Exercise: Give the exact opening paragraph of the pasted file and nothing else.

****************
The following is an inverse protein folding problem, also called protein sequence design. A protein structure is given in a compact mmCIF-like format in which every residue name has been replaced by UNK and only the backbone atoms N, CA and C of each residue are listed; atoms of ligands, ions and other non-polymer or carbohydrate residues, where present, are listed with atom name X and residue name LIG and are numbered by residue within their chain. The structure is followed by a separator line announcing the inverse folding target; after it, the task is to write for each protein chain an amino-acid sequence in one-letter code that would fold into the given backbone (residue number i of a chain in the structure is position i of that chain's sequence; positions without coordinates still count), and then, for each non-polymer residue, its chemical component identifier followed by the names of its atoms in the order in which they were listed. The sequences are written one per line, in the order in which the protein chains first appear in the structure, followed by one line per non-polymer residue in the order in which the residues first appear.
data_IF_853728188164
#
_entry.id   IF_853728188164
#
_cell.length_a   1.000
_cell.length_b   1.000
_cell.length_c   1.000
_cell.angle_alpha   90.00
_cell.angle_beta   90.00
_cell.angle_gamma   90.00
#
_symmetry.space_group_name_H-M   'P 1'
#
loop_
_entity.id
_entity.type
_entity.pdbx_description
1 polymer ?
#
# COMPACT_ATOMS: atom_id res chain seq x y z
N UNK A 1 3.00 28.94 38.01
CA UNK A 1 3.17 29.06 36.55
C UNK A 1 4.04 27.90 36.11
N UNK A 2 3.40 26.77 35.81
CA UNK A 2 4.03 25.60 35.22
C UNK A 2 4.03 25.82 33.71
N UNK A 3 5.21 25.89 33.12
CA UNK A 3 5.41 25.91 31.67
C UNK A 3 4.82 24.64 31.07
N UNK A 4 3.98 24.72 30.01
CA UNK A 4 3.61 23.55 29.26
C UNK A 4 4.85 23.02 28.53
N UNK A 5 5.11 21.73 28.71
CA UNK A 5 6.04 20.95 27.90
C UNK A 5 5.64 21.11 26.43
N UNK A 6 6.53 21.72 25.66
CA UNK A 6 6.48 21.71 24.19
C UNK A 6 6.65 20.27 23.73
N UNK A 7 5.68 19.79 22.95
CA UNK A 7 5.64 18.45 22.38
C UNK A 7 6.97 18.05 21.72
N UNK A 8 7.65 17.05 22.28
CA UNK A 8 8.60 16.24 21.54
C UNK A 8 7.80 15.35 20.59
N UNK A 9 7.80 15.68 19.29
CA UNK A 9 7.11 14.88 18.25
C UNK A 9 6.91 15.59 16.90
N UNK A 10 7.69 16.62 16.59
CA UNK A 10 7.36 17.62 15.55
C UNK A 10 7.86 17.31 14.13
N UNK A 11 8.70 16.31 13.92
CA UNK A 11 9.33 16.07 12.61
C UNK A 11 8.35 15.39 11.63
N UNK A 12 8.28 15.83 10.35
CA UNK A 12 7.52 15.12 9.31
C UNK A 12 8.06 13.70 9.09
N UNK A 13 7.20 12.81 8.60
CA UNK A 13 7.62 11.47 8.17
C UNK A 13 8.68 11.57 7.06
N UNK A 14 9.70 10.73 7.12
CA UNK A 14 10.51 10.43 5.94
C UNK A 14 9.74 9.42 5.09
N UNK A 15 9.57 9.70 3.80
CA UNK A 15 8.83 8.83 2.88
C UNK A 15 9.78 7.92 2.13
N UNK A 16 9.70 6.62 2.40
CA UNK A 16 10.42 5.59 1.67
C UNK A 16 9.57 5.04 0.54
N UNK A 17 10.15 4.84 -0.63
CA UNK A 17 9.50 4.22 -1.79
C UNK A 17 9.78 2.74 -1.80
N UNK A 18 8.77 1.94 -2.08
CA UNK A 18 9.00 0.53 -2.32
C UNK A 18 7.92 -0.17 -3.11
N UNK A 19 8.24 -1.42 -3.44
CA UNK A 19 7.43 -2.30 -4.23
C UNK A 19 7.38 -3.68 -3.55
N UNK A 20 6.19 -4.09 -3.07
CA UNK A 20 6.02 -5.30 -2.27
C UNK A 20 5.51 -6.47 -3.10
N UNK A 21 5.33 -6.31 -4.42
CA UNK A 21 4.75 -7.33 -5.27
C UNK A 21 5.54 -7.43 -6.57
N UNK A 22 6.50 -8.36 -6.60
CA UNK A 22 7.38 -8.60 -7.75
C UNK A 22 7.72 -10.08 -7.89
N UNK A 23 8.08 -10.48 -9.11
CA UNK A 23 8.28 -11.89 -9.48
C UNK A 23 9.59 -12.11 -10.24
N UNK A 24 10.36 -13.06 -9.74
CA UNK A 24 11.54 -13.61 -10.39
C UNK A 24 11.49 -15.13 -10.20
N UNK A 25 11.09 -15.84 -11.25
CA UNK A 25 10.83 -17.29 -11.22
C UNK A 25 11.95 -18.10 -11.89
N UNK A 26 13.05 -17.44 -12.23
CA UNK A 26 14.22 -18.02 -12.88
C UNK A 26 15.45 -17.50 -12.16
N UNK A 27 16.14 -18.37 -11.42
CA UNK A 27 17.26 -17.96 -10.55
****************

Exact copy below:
The following is an inverse protein folding problem, also called protein sequence design. A protein structure is given in a compact mmCIF-like format in which every residue name has been replaced by UNK and only the backbone atoms N, CA and C of each residue are listed; atoms of ligands, ions and other non-polymer or carbohydrate residues, where present, are listed with atom name X and residue name LIG and are numbered by residue within their chain. The structure is followed by a separator line announcing the inverse folding target; after it, the task is to write for each protein chain an amino-acid sequence in one-letter code that would fold into the given backbone (residue number i of a chain in the structure is position i of that chain's sequence; positions without coordinates still count), and then, for each non-polymer residue, its chemical component identifier followed by the names of its atoms in the order in which they were listed. The sequences are written one per line, in the order in which the protein chains first appear in the structure, followed by one line per non-polymer residue in the order in which the residues first appear.